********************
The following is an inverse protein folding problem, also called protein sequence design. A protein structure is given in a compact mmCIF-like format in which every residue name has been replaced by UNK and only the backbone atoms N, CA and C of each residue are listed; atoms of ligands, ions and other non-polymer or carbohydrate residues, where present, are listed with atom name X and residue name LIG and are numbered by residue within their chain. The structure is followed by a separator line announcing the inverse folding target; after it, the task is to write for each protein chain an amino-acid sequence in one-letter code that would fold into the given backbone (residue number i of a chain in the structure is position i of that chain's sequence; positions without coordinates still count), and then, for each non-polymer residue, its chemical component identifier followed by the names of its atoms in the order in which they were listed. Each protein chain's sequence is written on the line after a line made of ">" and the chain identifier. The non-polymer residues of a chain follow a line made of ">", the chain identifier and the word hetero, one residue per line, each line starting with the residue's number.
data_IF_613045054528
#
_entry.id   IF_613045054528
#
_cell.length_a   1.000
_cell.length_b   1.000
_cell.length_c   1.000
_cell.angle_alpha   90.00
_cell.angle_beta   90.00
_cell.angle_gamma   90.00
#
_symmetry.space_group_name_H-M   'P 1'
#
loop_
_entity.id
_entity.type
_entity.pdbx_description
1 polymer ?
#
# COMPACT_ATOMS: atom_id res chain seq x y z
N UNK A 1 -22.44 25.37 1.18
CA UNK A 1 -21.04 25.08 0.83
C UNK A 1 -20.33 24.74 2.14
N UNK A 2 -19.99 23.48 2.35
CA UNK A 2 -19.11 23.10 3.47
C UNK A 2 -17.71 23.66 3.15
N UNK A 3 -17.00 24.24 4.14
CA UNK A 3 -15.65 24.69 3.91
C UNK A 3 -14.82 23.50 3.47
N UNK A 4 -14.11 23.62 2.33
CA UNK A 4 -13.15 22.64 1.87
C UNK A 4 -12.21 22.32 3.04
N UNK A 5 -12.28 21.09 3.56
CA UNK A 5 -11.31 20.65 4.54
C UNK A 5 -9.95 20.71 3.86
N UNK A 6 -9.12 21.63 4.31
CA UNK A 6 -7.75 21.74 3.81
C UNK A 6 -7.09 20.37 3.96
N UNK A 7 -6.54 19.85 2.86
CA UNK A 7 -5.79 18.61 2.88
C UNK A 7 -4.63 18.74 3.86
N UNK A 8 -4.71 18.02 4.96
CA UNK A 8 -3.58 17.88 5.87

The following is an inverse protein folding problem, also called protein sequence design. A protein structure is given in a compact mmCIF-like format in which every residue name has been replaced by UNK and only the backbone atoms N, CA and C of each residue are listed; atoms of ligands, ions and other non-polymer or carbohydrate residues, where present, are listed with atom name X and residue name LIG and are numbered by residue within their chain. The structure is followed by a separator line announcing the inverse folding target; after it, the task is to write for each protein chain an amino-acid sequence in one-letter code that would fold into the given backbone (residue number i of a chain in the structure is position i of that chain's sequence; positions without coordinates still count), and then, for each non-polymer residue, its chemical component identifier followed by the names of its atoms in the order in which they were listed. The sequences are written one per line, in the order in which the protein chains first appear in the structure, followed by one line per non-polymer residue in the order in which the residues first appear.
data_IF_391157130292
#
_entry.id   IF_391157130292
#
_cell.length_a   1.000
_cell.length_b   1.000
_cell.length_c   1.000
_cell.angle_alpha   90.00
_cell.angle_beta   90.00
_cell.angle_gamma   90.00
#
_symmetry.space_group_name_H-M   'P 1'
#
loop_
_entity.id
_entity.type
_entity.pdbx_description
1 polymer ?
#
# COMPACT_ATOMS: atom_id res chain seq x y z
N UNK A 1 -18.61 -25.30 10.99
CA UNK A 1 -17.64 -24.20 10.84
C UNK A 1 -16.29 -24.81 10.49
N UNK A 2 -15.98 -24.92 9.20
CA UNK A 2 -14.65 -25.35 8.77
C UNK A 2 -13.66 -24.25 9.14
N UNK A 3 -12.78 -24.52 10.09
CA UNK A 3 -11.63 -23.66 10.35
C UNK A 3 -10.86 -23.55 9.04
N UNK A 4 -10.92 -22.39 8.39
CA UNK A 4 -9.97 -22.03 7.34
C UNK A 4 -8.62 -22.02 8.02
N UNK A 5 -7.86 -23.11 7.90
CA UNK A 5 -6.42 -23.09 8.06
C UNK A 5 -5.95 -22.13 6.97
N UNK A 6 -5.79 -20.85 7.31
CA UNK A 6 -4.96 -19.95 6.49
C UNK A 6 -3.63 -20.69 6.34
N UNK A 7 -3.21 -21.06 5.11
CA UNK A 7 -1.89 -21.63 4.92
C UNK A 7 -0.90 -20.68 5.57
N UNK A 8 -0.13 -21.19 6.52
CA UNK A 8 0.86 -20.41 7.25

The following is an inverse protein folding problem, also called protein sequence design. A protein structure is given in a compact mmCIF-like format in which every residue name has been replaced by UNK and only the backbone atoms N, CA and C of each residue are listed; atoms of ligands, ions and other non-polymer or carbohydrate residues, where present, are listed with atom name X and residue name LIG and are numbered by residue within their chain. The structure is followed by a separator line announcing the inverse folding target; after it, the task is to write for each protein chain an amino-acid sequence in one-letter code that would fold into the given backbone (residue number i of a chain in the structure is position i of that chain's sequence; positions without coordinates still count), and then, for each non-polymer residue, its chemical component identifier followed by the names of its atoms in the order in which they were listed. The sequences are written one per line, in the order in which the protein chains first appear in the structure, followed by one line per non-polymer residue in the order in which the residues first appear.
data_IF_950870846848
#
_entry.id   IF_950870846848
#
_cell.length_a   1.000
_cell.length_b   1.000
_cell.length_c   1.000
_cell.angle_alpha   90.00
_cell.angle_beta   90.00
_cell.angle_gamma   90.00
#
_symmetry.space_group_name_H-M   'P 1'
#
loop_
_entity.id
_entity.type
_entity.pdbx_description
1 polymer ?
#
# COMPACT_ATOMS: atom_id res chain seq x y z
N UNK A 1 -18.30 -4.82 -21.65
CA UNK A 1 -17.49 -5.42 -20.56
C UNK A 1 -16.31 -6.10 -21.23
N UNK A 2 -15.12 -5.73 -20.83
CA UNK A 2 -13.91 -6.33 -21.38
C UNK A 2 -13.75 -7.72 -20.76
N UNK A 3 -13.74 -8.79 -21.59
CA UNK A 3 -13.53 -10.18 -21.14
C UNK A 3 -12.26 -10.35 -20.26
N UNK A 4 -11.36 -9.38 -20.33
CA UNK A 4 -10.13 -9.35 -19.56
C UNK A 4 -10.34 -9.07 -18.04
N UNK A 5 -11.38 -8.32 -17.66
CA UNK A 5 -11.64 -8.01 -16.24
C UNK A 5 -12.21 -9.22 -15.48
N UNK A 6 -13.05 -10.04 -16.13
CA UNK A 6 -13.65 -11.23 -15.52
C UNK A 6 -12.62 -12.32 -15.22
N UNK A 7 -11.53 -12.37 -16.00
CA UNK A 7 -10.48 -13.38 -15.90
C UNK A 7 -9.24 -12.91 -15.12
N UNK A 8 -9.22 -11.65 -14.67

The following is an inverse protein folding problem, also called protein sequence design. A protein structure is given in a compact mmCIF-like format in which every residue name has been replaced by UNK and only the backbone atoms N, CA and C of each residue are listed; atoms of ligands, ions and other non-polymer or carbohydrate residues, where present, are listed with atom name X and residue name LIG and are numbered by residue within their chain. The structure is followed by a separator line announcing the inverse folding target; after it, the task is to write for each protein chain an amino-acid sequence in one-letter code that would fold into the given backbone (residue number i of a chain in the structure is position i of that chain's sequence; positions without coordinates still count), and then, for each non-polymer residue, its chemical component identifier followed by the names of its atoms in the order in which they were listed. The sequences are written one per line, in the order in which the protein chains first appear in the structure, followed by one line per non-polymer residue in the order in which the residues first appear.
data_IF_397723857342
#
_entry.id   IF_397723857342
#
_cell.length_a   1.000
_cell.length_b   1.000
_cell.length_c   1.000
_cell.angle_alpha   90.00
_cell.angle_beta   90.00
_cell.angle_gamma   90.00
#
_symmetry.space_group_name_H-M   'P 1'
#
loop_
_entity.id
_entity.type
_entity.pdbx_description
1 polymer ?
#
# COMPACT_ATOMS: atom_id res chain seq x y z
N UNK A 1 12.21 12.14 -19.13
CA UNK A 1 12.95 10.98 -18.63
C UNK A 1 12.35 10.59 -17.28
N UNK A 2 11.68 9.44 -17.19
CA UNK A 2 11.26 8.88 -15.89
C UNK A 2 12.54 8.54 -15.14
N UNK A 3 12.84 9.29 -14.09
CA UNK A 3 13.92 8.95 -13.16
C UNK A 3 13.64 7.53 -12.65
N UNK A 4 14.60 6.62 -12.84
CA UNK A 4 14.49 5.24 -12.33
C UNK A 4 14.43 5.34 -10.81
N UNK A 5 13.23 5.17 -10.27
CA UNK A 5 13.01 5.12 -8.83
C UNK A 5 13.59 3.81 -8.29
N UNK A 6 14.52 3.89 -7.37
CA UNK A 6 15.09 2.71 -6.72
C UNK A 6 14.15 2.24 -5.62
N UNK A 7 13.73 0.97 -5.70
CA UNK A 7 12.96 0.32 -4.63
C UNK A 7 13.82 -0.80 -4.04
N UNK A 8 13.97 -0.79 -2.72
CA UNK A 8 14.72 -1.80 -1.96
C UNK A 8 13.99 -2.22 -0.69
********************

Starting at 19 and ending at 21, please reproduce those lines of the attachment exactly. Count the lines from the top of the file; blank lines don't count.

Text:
1 polymer ?
#
# COMPACT_ATOMS: atom_id res chain seq x y z